In anatomy, the hip is the bony projection of the femur which is known as the greater trochanter, and the overlying muscle and fat. The hip joint, scientifically referred to as the acetabulofemoral joint, is the joint between the femur and acetabulum of the pelvis and its primary function is to support the weight of the body in both static (e.g. standing) and dynamic (e.g. walking or running) postures.
Your hip is the joint where your thigh bone meets your pelvis bone. Hips are called ball-and-socket joints because the ball-like top of your thigh bone moves within a cup-like space in your pelvis. Your hips are very stable. When they are healthy, it takes great force to get a serious hip injury. However, playing sports, running, overuse or falling can all sometimes lead to hip injuries and require hip surgery.
Our hips and knees bear our full body weight while allowing for an incredibly wide range of motion, making them susceptible to injury and arthritis. There are many types of hip and knee problems that are the result of sports injury, trauma or arthritis.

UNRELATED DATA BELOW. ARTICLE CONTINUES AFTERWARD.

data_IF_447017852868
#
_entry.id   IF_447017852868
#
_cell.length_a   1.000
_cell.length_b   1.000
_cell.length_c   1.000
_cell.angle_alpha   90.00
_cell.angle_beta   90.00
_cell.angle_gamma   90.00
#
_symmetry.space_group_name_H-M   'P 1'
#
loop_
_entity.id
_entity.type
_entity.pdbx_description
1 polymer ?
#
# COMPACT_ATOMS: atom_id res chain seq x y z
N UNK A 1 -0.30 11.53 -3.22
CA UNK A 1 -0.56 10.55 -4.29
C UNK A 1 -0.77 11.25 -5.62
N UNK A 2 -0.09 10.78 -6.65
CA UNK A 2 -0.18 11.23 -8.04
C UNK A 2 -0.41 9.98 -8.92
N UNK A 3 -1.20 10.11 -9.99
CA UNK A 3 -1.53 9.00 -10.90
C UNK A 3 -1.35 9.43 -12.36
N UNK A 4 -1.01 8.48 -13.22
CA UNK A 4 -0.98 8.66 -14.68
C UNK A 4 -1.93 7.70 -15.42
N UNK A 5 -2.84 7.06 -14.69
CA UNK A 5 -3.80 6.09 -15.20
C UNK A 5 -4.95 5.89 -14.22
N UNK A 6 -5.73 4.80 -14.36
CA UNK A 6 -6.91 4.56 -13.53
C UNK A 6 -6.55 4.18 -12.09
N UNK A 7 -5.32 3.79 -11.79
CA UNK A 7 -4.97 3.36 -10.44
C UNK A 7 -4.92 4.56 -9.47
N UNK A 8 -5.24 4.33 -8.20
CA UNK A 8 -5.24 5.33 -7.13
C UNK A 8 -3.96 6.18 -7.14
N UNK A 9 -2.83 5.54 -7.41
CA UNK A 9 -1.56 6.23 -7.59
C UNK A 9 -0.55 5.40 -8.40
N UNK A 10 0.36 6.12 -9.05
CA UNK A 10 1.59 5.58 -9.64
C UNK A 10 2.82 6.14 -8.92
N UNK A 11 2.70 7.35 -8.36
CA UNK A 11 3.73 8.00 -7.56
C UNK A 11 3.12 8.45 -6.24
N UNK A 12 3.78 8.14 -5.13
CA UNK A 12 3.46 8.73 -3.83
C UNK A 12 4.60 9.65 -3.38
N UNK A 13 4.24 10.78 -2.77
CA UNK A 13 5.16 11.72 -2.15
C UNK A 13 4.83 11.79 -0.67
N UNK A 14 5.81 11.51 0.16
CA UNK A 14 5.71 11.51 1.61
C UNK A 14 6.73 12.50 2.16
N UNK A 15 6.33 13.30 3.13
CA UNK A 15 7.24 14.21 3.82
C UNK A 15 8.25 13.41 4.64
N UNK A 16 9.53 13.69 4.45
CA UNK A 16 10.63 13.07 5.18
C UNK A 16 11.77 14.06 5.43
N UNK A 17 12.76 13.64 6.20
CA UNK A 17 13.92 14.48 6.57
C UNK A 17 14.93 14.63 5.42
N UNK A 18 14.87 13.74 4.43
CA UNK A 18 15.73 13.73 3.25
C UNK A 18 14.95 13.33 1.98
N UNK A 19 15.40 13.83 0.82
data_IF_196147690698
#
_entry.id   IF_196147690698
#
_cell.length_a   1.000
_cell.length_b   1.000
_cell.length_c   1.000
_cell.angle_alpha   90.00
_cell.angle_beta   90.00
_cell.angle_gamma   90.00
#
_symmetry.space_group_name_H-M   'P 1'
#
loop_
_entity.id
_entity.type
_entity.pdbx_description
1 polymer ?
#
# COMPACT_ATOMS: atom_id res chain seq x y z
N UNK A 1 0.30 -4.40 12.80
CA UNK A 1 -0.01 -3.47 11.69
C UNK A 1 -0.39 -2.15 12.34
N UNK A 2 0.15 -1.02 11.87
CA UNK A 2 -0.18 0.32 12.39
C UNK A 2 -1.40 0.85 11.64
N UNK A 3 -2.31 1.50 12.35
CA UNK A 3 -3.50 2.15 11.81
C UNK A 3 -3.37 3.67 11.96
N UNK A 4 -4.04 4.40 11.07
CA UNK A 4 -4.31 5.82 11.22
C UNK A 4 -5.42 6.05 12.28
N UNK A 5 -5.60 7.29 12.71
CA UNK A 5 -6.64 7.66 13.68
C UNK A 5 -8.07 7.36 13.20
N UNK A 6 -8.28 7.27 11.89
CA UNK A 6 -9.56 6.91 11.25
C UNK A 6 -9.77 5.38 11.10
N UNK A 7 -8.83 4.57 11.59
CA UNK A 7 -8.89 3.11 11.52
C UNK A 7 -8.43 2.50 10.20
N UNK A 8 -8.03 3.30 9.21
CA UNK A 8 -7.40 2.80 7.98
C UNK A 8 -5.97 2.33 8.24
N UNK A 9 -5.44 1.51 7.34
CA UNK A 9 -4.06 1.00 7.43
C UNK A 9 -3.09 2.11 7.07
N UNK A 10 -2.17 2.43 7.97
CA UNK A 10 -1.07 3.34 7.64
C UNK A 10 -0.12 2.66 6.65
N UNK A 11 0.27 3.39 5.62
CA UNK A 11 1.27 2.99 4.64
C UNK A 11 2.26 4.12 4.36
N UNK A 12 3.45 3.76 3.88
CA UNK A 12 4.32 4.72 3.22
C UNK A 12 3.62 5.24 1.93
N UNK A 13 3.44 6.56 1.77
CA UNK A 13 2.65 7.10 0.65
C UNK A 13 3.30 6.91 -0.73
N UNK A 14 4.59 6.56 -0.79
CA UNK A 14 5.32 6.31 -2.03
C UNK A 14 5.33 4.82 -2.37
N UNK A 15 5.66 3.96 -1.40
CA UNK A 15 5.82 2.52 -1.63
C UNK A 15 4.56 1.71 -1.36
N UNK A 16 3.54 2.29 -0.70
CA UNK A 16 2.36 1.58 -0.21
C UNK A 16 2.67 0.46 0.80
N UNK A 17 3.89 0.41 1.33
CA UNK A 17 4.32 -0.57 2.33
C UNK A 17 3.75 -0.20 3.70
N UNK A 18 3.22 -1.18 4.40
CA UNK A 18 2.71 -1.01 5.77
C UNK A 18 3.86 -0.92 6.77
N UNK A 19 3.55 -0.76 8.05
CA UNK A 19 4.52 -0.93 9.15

However, playing sports, running, overuse or falling can all sometimes lead to hip injuries. Certain diseases also lead to hip injuries or problems. Osteoarthritis can cause pain and limited motion. Osteoporosis of the hip causes weak bones that break easily. Both of these are common in older people.
Arthritis can affect the hip and knee joints, with the most common form being osteoarthritis. Osteoarthritis is a "wear and tear" type arthritis or joint destruction whose symptoms include pain, swelling, and stiffness. Osteoarthritis can affect people in their senior years, and can occur in middle age and in athletes.